An ancient warning system in the brain fails to fire in older people making them especially vulnerable to fraud, finds a US study.
The brain region called the anterior insula is activated when young adults look at pictures of untrustworthy faces, but fails to respond when older adults see the pictures, reports Professor Shelley Taylor of the University of California, Los Angeles.
Older adults asked to rate pictures of faces as trustworthy, neutral or untrustworthy, tend not to spot untrustworthy faces, Taylor and her team write in the Proceedings of the National Academy of Sciences.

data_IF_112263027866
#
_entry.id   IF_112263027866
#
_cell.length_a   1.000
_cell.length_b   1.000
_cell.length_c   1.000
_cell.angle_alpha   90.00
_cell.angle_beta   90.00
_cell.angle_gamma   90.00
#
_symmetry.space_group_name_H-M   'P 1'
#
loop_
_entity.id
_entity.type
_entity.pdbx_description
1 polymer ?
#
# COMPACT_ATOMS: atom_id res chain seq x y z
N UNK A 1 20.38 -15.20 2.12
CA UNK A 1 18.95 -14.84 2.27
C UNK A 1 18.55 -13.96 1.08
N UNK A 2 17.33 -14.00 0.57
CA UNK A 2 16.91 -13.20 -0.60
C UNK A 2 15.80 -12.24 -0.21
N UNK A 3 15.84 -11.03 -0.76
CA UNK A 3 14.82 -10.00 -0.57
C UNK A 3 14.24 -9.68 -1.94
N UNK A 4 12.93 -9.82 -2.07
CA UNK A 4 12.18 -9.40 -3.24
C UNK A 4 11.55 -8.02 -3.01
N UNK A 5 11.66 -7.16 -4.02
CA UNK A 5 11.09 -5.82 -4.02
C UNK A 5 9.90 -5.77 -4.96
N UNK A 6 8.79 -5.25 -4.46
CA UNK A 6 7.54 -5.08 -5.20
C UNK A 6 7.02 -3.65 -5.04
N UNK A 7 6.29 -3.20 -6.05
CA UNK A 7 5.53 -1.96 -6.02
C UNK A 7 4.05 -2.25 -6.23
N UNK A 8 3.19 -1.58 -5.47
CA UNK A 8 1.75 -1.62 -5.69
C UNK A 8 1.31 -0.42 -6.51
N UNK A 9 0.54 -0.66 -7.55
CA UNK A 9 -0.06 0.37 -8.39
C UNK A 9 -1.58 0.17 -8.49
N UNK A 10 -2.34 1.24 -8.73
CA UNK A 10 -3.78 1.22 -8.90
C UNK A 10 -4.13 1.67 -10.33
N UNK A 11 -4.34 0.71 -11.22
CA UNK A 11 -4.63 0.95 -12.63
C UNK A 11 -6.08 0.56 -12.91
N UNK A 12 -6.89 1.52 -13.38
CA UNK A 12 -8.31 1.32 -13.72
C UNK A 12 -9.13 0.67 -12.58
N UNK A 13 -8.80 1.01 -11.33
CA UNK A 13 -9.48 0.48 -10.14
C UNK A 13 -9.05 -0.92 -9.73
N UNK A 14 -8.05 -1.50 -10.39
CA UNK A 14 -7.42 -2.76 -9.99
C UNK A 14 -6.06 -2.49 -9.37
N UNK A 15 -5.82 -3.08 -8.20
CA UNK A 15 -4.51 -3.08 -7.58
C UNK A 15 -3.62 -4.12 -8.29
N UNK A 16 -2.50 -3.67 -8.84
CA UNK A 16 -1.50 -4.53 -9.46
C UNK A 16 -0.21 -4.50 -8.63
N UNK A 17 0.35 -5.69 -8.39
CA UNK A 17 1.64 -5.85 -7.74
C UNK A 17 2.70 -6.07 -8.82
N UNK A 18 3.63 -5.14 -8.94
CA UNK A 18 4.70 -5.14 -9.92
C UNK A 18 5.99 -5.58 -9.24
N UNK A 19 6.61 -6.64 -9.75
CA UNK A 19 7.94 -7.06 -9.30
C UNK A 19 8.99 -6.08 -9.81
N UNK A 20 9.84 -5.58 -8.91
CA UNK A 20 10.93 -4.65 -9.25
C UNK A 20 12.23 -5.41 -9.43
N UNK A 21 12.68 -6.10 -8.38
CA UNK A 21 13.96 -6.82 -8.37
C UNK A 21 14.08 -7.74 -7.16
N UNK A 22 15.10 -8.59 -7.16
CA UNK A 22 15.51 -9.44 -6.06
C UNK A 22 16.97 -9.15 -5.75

The findings could go some way to explaining why elderly people in the US lose $2.9 billion per year in financial scams and swindles, says Taylor.
The study, comparing 119 older people from a retirement village aged between 55-84 with 24 university students and staff aged 20-42, found the older adults were not more trusting across the board. The two groups gave equal ratings when looking at trustworthy or neutral faces.
It was when looking at untrustworthy faces that the older people slipped up – consistently failing to spot the warning signs that stood out to younger people.